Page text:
Extending the protection of the law to vulnerable populations in Canada and internationally
The Right Honourable Beverley McLachlin, Chief Justice of Canada, the Honourable Joseph Kamara, Attorney General of Sierra Leone, and CBC’s National Parliamentary Bureau reporter Alison Crawford, joined IDRC on June 16, 2016, for a conversation exploring the challenges and solutions of bringing access to justice to scale.
Access to justice is one of the driving forces of development, and is now recognized with a dedicated goal under the UN’s Sustainable Development Goals (SDGs). Although basic legal services are widely recognized as essential to allow people access to justice, efforts to reach marginalized communities have thus far been few and far between.
“Access to justice means basically that everybody, every woman, man, and child will have access to the justice system,” said the Right Honourable Beverley McLachlin. “When they need the law, the law should be there for them.”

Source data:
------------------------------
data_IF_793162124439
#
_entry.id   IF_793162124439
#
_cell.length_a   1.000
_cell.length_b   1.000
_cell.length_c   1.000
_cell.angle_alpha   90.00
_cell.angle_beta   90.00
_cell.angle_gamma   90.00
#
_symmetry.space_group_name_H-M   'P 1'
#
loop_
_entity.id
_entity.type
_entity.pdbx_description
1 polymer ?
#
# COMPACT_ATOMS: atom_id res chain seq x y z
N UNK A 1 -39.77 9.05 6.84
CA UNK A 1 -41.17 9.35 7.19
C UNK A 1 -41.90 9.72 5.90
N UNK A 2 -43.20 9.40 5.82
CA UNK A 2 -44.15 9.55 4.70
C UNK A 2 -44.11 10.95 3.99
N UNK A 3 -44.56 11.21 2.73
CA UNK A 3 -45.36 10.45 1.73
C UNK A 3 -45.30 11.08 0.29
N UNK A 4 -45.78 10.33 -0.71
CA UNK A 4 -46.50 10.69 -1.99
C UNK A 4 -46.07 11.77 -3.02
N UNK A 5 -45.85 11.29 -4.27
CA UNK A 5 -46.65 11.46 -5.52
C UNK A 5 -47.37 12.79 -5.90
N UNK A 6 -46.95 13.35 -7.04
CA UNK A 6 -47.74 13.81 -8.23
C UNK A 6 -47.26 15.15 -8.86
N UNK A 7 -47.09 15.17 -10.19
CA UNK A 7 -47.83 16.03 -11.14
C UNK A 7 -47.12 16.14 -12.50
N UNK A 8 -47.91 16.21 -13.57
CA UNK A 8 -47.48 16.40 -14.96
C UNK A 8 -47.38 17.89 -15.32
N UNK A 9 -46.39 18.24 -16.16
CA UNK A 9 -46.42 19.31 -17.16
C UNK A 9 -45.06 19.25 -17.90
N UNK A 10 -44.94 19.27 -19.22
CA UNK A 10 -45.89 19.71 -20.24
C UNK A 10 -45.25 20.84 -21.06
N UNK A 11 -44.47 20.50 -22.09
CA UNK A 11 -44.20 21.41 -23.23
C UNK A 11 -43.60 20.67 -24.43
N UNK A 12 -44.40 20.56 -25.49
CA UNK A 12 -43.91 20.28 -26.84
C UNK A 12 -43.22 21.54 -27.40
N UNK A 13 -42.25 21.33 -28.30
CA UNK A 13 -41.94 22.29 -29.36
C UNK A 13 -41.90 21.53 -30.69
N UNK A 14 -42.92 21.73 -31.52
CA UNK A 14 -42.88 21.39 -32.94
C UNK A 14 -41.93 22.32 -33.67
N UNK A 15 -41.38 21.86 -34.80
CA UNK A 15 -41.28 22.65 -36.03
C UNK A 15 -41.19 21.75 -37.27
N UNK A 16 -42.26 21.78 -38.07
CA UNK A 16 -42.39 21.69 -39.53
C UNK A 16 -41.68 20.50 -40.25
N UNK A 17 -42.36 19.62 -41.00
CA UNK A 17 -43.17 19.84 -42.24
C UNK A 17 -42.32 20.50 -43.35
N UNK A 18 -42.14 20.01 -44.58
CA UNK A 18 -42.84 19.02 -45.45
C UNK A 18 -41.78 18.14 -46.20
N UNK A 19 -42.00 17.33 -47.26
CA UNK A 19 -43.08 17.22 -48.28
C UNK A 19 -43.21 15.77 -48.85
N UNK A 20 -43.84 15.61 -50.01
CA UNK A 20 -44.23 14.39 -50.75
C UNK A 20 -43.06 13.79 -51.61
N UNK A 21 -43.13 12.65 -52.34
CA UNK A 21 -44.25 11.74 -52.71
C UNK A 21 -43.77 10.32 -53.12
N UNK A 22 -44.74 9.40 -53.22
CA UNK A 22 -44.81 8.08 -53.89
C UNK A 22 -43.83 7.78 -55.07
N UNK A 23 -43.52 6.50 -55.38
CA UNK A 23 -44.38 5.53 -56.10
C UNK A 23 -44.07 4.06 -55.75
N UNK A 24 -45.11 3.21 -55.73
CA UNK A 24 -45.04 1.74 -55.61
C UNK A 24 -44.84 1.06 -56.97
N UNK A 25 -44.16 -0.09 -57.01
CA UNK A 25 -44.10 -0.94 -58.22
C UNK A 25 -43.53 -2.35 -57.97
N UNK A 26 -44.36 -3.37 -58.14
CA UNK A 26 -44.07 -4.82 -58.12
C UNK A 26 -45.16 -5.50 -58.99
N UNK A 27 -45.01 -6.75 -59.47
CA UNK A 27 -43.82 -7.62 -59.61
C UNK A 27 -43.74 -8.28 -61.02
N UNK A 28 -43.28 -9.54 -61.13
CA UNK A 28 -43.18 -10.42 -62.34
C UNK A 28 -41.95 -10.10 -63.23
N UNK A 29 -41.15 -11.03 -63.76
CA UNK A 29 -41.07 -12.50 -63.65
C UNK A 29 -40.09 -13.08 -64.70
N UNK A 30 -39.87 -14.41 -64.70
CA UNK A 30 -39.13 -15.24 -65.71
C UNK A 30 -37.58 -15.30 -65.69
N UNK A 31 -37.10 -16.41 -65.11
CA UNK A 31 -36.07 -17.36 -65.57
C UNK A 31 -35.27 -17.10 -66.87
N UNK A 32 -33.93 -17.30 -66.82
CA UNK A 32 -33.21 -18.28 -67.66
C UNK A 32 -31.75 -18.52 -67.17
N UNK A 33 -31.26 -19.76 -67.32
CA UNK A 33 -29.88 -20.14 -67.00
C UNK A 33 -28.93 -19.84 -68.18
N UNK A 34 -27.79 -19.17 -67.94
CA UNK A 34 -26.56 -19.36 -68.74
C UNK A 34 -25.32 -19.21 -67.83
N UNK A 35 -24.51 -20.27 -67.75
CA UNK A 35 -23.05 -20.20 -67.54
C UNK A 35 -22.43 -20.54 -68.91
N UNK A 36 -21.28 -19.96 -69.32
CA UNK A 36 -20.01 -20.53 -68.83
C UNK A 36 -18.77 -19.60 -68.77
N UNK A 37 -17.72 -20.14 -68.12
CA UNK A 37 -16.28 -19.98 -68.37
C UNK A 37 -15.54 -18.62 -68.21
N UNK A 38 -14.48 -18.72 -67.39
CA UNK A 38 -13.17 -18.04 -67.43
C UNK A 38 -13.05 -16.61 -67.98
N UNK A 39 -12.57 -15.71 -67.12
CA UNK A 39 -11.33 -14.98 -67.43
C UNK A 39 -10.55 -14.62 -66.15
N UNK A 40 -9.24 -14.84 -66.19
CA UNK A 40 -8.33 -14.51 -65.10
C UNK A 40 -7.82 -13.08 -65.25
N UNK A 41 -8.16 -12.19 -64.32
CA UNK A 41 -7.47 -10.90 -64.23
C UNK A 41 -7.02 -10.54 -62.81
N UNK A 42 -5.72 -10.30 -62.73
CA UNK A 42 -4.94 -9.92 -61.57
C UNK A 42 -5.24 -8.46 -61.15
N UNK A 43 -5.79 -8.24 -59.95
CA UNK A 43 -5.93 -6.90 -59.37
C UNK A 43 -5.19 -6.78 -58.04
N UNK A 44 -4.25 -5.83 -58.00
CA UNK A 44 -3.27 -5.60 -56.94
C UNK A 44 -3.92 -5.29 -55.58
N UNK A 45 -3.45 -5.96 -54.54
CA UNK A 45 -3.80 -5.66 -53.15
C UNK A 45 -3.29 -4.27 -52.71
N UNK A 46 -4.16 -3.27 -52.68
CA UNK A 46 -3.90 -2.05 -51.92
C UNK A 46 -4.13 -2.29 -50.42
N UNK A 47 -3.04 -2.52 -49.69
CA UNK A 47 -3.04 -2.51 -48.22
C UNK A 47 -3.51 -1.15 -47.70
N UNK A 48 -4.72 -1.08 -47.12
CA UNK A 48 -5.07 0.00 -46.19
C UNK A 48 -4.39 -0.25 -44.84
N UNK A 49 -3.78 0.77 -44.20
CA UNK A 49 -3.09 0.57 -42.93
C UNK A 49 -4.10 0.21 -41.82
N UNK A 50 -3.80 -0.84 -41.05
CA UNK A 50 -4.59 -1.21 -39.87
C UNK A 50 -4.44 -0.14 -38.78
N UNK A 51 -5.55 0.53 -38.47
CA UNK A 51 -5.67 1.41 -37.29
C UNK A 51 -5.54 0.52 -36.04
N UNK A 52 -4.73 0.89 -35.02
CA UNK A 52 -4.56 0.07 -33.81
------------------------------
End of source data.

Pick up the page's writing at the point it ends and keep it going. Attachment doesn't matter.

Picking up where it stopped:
McLachlin explained that the legal system of a country reflects its culture, including the challenges it faces as a whole. In Canada, she says, corruption in the court structure and policing is largely absent. This inspires public confidence, a crucial foundation for a sound justice system, but one that is lacking in many countries.
“Many new Canadians come from places where the judicial system is corrupt, and they regard the system with some suspicion,” said McLachlin. “We need to help new Canadians learn about and trust the system. Education and information are very important.”
The Honourable Joseph Kamara echoed McLachlin’s position, stressing that the provision of information and education about justice and the law is key to its wide adoption. “If you talk to me about access to justice it means nothing to me if I don’t know the law is there,” Kamara said.
He explained that in Sierra Leone, legal aid is central to increasing people’s knowledge about their rights, and once an individual has awareness of their rights, they also know that there is room for redress. “A responsible government ensures that its citizens have equal rights,” Kamara said.
Health, economic outcomes, and a successful society in general are all tied to a strong legal system. It is a tool for good governance, but its success in any country is dependent on putting an end to corruption. “It is not just making sure that the law is there,” said Kamara, “it is ensuring that the law is implementable.”